Many factors led to the Japanese American internment during World War II, but the two most prominent to be addressed in Infamy are racism—something that the United States continues to struggle with—and the additional fear and hysteria cause by the war itself. While some German and Italian American citizens and resident aliens were detained, those of Japanese descent were the only ones to be imprisoned or forced to relocate en masse and nearly all of them were innocent of any wrong-doing. In addition to racial tensions, generational conflict was also a significant component that complicated the mass imprisonment. The different generations of Japanese Americans experienced the war and the camps differently, but they were all betrayed by the country in which they lived. Reeves makes a point to address those differences in Infamy in addition to other aspects of the internment. Overall, Infamy is both a readable and informative examination of a part of American history that shouldn’t be forgotten but that is often overlooked.

Thank you to Henry Holt for providing a copy of Infamy for review.

Hide and Seek, Volume 1

Hide and Seek, Volume 1Creator: Yaya Sakuragi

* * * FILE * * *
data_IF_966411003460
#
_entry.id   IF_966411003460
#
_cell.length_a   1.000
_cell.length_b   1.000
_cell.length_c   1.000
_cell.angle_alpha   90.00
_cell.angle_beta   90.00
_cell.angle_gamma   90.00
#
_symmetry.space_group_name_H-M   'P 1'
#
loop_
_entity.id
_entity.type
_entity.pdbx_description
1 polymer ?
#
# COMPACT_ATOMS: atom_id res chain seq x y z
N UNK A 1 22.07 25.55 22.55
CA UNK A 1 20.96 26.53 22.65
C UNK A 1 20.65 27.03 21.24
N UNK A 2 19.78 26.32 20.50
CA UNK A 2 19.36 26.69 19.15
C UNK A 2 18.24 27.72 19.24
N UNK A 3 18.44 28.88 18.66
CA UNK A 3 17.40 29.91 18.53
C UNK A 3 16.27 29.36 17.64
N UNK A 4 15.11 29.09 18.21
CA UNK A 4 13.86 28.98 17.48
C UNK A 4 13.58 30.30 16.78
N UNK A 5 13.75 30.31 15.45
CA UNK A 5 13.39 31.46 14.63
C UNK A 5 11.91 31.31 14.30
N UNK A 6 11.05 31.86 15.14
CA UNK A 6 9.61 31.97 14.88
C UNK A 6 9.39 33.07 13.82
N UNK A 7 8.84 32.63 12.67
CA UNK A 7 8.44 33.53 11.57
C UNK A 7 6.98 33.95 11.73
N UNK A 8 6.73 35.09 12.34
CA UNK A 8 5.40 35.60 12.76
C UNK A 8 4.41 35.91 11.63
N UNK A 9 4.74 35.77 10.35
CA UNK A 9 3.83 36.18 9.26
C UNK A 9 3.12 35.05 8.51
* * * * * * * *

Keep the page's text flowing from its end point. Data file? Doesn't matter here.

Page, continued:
U.S. publisher: Viz Media
ISBN: 9781421555720
Released: July 2013
Original release: 2012

Ever since reading and enjoying Hey, Sensei?, my introduction to boys’ love manga, I have made a point to follow the work of Yaya Sakuragi in English. And so I was particularly pleased when Hide and Seek—one of her most recent series, completed at three volumes in Japan in 2014—was licensed. The first volume of Hide and Seek was published in Japan in 2012 while the English-language edition was released in 2013 by Viz Media’s Sublime Manga. Hide and Seek is a spinoff of another of Sakuragi’s boys’ love series, Bond of Dreams, Bond of Love, which in turn is tangentially related to her earlier four-volume manga Tea for Two. (Tea for Two and Bond of Dreams, Bond of Love share a supporting character while another supporting character in Bond of Dreams, Bond of Love is one of the leads of Hide and Seek.) Although technically all three series are loosely connected, it is not necessary to have read the first two series in order to understand or enjoy Hide and Seek. However, those who have read Bond of Dreams, Bond of Love will better appreciate some of the secondary characters and minor references that are made.